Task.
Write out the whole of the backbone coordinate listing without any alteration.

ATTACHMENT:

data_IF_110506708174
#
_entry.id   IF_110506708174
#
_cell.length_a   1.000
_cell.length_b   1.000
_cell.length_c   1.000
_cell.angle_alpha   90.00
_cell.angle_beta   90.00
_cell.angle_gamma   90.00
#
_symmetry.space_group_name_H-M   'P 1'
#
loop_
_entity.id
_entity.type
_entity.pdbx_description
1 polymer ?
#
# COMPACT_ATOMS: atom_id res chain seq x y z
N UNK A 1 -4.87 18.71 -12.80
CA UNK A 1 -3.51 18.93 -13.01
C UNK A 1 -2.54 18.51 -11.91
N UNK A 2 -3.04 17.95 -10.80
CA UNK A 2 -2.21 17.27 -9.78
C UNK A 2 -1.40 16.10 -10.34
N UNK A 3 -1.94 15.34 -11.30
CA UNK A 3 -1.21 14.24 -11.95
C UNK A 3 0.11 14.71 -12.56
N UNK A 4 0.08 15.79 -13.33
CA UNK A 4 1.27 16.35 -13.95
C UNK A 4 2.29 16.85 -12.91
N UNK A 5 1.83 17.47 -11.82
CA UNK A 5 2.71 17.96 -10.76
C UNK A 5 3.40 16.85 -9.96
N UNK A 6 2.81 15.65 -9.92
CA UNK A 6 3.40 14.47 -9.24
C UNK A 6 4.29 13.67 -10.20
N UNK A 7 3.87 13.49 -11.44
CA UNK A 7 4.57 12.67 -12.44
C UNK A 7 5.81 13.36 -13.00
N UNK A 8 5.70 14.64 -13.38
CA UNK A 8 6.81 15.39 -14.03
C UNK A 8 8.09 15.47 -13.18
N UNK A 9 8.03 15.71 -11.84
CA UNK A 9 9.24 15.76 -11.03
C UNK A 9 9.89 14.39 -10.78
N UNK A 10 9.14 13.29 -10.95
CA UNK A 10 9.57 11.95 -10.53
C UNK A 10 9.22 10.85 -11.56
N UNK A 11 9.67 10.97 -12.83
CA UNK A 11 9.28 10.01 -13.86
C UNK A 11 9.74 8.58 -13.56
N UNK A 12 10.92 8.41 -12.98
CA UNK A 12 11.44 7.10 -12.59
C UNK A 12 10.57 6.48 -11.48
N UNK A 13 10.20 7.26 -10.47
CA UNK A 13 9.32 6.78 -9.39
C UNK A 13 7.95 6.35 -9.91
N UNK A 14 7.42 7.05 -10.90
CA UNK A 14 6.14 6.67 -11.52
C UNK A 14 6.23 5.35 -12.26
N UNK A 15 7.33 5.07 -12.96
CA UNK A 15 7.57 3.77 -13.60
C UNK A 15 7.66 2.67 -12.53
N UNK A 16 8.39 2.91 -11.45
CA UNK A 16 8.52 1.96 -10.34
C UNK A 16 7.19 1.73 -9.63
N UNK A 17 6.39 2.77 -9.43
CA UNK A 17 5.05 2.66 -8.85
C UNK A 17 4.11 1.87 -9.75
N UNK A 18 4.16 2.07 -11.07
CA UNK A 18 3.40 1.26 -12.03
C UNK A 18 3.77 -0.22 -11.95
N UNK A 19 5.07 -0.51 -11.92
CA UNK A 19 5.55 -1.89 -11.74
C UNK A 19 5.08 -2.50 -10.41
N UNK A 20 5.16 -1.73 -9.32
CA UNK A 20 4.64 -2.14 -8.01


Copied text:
data_IF_110506708174
#
_entry.id   IF_110506708174
#
_cell.length_a   1.000
_cell.length_b   1.000
_cell.length_c   1.000
_cell.angle_alpha   90.00
_cell.angle_beta   90.00
_cell.angle_gamma   90.00
#
_symmetry.space_group_name_H-M   'P 1'
#
loop_
_entity.id
_entity.type
_entity.pdbx_description
1 polymer ?
#
# COMPACT_ATOMS: atom_id res chain seq x y z
N UNK A 1 -4.87 18.71 -12.80
CA UNK A 1 -3.51 18.93 -13.01
C UNK A 1 -2.54 18.51 -11.91
N UNK A 2 -3.04 17.95 -10.80
CA UNK A 2 -2.21 17.27 -9.78
C UNK A 2 -1.40 16.10 -10.34
N UNK A 3 -1.94 15.34 -11.30
CA UNK A 3 -1.21 14.24 -11.95
C UNK A 3 0.11 14.71 -12.56
N UNK A 4 0.08 15.79 -13.33
CA UNK A 4 1.27 16.35 -13.95
C UNK A 4 2.29 16.85 -12.91
N UNK A 5 1.83 17.47 -11.82
CA UNK A 5 2.71 17.96 -10.76
C UNK A 5 3.40 16.85 -9.96
N UNK A 6 2.81 15.65 -9.92
CA UNK A 6 3.40 14.47 -9.24
C UNK A 6 4.29 13.67 -10.20
N UNK A 7 3.87 13.49 -11.44
CA UNK A 7 4.57 12.67 -12.44
C UNK A 7 5.81 13.36 -13.00
N UNK A 8 5.70 14.64 -13.38
CA UNK A 8 6.81 15.39 -14.03
C UNK A 8 8.09 15.47 -13.18
N UNK A 9 8.03 15.71 -11.84
CA UNK A 9 9.24 15.76 -11.03
C UNK A 9 9.89 14.39 -10.78
N UNK A 10 9.14 13.29 -10.95
CA UNK A 10 9.57 11.95 -10.53
C UNK A 10 9.22 10.85 -11.56
N UNK A 11 9.67 10.97 -12.83
CA UNK A 11 9.28 10.01 -13.86
C UNK A 11 9.74 8.58 -13.56
N UNK A 12 10.92 8.41 -12.98
CA UNK A 12 11.44 7.10 -12.59
C UNK A 12 10.57 6.48 -11.48
N UNK A 13 10.20 7.26 -10.47
CA UNK A 13 9.32 6.78 -9.39
C UNK A 13 7.95 6.35 -9.91
N UNK A 14 7.42 7.05 -10.90
CA UNK A 14 6.14 6.67 -11.52
C UNK A 14 6.23 5.35 -12.26
N UNK A 15 7.33 5.07 -12.96
CA UNK A 15 7.57 3.77 -13.60
C UNK A 15 7.66 2.67 -12.53
N UNK A 16 8.39 2.91 -11.45
CA UNK A 16 8.52 1.96 -10.34
C UNK A 16 7.19 1.73 -9.63
N UNK A 17 6.39 2.77 -9.43
CA UNK A 17 5.05 2.66 -8.85
C UNK A 17 4.11 1.87 -9.75
N UNK A 18 4.16 2.07 -11.07
CA UNK A 18 3.40 1.26 -12.03
C UNK A 18 3.77 -0.22 -11.95
N UNK A 19 5.07 -0.51 -11.92
CA UNK A 19 5.55 -1.89 -11.74
C UNK A 19 5.08 -2.50 -10.41
N UNK A 20 5.16 -1.73 -9.32
CA UNK A 20 4.64 -2.14 -8.01